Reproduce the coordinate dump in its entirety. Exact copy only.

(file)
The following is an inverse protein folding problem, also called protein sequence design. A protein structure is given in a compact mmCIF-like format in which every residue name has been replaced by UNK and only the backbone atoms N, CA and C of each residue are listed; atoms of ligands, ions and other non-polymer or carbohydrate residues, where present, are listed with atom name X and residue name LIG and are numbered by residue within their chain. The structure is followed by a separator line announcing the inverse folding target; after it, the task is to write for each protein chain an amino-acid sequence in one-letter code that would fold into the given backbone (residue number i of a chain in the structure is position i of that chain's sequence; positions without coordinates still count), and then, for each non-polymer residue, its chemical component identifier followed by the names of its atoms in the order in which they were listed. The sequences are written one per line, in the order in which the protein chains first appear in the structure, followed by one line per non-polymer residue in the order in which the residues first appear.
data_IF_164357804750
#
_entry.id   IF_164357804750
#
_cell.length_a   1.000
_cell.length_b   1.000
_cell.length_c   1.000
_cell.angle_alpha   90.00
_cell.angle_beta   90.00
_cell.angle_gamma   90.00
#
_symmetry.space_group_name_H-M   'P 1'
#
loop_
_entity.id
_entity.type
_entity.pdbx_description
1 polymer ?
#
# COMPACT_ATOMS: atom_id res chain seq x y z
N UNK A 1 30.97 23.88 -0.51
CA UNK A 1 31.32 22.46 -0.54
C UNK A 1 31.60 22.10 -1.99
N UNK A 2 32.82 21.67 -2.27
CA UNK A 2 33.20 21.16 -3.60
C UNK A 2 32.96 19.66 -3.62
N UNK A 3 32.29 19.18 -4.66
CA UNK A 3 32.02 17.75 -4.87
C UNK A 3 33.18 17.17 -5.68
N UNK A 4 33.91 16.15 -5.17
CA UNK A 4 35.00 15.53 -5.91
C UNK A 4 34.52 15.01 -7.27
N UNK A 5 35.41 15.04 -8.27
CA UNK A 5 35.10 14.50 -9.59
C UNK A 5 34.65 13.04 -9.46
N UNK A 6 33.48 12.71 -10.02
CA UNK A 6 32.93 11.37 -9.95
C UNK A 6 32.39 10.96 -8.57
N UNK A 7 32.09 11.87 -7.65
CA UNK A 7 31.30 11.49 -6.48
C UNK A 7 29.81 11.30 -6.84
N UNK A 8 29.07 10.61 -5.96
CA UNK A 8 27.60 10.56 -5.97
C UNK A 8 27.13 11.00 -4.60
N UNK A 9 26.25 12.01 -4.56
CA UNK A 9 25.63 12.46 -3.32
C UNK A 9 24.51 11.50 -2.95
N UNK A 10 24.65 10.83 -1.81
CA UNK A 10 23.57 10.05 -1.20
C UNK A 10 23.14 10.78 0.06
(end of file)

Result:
The following is an inverse protein folding problem, also called protein sequence design. A protein structure is given in a compact mmCIF-like format in which every residue name has been replaced by UNK and only the backbone atoms N, CA and C of each residue are listed; atoms of ligands, ions and other non-polymer or carbohydrate residues, where present, are listed with atom name X and residue name LIG and are numbered by residue within their chain. The structure is followed by a separator line announcing the inverse folding target; after it, the task is to write for each protein chain an amino-acid sequence in one-letter code that would fold into the given backbone (residue number i of a chain in the structure is position i of that chain's sequence; positions without coordinates still count), and then, for each non-polymer residue, its chemical component identifier followed by the names of its atoms in the order in which they were listed. The sequences are written one per line, in the order in which the protein chains first appear in the structure, followed by one line per non-polymer residue in the order in which the residues first appear.
data_IF_164357804750
#
_entry.id   IF_164357804750
#
_cell.length_a   1.000
_cell.length_b   1.000
_cell.length_c   1.000
_cell.angle_alpha   90.00
_cell.angle_beta   90.00
_cell.angle_gamma   90.00
#
_symmetry.space_group_name_H-M   'P 1'
#
loop_
_entity.id
_entity.type
_entity.pdbx_description
1 polymer ?
#
# COMPACT_ATOMS: atom_id res chain seq x y z
N UNK A 1 30.97 23.88 -0.51
CA UNK A 1 31.32 22.46 -0.54
C UNK A 1 31.60 22.10 -1.99
N UNK A 2 32.82 21.67 -2.27
CA UNK A 2 33.20 21.16 -3.60
C UNK A 2 32.96 19.66 -3.62
N UNK A 3 32.29 19.18 -4.66
CA UNK A 3 32.02 17.75 -4.87
C UNK A 3 33.18 17.17 -5.68
N UNK A 4 33.91 16.15 -5.17
CA UNK A 4 35.00 15.53 -5.91
C UNK A 4 34.52 15.01 -7.27
N UNK A 5 35.41 15.04 -8.27
CA UNK A 5 35.10 14.50 -9.59
C UNK A 5 34.65 13.04 -9.46
N UNK A 6 33.48 12.71 -10.02
CA UNK A 6 32.93 11.37 -9.95
C UNK A 6 32.39 10.96 -8.57
N UNK A 7 32.09 11.87 -7.65
CA UNK A 7 31.30 11.49 -6.48
C UNK A 7 29.81 11.30 -6.84
N UNK A 8 29.07 10.61 -5.96
CA UNK A 8 27.60 10.56 -5.97
C UNK A 8 27.13 11.00 -4.60
N UNK A 9 26.25 12.01 -4.56
CA UNK A 9 25.63 12.46 -3.32
C UNK A 9 24.51 11.50 -2.95
N UNK A 10 24.65 10.83 -1.81
CA UNK A 10 23.57 10.05 -1.20
C UNK A 10 23.14 10.78 0.06